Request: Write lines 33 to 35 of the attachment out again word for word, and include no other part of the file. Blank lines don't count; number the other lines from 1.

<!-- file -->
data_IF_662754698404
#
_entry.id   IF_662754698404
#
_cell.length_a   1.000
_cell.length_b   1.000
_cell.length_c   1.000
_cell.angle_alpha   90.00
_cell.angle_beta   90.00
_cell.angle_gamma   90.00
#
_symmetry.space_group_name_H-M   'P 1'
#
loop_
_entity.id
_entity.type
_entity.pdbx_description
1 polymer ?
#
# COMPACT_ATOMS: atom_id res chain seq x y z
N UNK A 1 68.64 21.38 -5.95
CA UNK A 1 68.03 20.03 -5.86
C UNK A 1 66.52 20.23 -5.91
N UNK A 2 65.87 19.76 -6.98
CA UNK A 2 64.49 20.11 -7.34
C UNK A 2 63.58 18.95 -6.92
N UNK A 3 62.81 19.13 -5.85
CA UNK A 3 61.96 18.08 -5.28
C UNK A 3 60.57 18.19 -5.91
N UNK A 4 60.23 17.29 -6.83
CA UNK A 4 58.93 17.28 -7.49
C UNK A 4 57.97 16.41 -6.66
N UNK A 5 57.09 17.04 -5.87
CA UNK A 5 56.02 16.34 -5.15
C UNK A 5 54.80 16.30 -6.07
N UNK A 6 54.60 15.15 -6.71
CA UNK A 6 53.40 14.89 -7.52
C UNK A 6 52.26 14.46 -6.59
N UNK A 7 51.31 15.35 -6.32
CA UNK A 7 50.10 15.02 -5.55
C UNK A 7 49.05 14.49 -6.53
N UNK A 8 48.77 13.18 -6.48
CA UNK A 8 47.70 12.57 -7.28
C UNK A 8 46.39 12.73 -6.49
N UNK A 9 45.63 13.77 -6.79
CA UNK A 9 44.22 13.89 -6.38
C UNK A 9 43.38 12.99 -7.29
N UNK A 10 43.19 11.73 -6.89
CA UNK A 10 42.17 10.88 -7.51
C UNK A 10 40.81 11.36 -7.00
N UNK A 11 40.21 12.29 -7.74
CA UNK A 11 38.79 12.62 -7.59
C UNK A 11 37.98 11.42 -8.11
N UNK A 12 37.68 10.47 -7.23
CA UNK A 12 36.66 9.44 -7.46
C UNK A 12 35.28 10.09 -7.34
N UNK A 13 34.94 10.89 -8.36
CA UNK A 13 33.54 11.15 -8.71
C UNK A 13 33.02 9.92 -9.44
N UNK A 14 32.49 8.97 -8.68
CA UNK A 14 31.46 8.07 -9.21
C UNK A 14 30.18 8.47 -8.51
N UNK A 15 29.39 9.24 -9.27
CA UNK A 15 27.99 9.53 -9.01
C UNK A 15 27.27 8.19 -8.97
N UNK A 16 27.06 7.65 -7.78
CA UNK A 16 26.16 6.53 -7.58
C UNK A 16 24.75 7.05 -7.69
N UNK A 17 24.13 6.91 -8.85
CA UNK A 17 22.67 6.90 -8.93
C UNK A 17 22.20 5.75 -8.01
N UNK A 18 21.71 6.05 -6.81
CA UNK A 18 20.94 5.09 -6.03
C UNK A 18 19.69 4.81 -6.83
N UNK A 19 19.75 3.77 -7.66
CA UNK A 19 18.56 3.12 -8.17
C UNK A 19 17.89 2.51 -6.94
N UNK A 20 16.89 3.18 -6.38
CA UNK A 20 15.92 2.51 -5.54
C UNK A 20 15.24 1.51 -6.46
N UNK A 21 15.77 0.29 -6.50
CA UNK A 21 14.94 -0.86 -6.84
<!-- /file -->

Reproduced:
N UNK A 5 57.09 17.04 -5.87
CA UNK A 5 56.02 16.34 -5.15
C UNK A 5 54.80 16.30 -6.07